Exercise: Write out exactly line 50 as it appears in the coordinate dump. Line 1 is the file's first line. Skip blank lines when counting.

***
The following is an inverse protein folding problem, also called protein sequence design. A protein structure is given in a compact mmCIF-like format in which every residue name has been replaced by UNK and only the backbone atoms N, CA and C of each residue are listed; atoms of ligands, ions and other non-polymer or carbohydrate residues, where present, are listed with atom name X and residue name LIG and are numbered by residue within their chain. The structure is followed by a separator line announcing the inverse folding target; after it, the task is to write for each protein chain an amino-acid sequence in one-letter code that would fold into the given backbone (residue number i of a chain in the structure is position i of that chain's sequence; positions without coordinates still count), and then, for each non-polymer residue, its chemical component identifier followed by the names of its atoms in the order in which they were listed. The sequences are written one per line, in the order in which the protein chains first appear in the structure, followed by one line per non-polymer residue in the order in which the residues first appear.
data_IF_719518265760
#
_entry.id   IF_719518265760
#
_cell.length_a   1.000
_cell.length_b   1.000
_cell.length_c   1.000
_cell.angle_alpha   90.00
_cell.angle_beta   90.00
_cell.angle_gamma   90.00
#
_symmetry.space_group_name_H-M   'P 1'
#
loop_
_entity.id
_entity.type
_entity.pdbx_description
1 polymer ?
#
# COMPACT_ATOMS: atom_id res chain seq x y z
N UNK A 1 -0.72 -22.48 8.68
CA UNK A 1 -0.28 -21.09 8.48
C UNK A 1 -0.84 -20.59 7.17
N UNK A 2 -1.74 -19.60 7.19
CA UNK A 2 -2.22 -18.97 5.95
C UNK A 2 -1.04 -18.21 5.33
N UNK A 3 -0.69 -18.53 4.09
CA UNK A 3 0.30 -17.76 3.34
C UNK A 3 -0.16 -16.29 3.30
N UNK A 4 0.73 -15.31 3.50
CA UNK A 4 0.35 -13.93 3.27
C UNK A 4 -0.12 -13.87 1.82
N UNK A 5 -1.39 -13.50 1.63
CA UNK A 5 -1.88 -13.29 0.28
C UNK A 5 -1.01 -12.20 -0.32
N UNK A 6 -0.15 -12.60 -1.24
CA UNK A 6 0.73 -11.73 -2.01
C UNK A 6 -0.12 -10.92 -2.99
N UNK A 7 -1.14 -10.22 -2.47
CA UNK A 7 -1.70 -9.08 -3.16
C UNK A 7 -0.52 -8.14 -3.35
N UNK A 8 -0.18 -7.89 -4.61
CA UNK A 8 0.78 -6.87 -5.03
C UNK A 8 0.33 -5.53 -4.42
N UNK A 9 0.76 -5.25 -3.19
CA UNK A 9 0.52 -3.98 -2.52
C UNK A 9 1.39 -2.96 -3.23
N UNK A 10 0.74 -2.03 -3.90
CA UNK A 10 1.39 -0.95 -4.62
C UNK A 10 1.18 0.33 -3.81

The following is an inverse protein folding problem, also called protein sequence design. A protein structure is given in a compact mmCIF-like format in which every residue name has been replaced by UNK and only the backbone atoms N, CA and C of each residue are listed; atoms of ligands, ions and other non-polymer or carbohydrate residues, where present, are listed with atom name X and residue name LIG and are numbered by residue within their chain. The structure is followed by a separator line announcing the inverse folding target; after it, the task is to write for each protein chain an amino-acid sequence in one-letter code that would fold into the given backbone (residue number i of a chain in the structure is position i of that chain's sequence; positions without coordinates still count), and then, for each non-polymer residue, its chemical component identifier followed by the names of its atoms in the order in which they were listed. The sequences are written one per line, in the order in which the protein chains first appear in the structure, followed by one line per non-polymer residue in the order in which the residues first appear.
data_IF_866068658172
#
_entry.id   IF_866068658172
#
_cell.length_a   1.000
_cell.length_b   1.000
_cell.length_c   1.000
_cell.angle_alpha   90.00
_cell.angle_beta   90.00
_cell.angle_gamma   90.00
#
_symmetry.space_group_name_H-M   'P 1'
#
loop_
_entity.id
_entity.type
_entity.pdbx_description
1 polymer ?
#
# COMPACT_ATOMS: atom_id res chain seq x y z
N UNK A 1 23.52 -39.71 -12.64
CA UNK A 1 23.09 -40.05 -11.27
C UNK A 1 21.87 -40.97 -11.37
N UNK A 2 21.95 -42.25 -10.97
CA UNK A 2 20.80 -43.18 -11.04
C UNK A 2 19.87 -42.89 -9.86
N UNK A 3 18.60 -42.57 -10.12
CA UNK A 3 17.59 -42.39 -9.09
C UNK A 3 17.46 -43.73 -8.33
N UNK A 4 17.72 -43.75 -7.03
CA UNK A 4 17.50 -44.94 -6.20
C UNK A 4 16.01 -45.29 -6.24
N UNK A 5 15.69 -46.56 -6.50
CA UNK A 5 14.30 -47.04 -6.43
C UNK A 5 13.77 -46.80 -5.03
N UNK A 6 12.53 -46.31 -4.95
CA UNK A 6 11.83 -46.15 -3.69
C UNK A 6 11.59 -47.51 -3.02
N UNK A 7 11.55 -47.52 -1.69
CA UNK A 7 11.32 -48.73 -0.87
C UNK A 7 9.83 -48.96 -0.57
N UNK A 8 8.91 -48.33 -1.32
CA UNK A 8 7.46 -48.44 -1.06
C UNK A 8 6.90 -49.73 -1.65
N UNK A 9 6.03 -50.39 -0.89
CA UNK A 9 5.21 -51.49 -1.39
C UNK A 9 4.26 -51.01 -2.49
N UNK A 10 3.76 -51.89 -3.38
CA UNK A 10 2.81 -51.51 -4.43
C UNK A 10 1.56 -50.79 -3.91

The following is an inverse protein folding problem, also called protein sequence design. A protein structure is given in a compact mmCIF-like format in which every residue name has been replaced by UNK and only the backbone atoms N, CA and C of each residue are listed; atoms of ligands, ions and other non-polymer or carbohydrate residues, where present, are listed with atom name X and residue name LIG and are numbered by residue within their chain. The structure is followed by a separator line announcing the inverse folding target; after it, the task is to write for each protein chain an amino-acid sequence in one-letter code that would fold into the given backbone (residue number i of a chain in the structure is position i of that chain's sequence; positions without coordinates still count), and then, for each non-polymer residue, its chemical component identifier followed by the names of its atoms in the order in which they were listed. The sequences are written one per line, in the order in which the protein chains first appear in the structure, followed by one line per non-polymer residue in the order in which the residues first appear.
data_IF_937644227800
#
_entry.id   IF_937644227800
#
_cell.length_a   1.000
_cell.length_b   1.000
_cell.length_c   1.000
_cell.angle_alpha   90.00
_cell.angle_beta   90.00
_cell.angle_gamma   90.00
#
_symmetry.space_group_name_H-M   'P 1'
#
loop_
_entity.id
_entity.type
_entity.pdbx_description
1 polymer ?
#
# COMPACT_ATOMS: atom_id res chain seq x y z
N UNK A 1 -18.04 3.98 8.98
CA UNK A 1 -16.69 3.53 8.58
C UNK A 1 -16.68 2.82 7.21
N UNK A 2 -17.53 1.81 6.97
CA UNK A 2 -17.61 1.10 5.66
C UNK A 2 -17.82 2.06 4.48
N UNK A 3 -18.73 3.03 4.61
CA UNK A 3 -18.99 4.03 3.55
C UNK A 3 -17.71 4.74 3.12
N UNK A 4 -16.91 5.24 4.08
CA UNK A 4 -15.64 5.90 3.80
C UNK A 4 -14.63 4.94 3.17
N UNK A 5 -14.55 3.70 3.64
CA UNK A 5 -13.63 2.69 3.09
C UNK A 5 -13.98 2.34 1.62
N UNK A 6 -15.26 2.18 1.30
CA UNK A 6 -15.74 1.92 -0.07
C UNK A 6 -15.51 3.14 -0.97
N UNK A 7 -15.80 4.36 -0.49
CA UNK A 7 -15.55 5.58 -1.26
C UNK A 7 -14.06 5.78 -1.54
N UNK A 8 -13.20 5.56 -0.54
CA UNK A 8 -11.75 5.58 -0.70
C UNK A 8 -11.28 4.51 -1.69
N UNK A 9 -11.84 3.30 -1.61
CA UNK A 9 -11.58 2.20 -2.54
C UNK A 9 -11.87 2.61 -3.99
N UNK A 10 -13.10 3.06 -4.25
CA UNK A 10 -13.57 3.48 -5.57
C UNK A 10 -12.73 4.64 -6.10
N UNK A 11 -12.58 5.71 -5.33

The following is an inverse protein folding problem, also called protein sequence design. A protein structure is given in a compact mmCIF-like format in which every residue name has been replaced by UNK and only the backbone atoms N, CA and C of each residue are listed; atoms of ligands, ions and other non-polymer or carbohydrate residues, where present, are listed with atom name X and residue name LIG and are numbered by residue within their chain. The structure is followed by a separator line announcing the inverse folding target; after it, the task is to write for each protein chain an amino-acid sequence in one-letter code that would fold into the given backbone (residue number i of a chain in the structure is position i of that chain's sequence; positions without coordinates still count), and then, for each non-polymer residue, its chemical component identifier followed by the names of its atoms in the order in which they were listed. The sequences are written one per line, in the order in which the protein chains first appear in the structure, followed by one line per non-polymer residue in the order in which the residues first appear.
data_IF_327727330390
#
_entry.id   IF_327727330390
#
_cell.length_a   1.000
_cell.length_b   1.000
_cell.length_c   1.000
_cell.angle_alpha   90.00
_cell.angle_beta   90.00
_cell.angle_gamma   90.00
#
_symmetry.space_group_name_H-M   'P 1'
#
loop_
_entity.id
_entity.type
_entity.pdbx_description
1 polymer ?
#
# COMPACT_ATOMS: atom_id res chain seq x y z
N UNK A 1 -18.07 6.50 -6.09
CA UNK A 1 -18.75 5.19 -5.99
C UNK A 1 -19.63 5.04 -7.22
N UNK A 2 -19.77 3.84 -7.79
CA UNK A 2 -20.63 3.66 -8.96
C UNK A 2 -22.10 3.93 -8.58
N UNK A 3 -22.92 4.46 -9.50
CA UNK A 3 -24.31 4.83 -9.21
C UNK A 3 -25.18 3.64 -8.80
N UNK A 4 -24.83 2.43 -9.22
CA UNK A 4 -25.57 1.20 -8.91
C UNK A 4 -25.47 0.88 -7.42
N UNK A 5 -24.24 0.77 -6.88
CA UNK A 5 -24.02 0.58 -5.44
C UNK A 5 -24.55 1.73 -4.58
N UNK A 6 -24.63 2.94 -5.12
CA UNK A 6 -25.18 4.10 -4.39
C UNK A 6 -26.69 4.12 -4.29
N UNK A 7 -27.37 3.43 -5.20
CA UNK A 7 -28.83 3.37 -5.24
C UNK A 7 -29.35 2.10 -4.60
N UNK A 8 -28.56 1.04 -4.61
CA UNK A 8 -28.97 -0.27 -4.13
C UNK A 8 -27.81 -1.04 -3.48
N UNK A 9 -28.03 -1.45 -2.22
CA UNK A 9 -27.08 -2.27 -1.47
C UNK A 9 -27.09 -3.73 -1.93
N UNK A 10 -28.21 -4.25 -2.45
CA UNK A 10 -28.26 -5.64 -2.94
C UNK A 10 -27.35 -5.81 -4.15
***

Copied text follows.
CA UNK A 10 1.39 -0.95 -4.62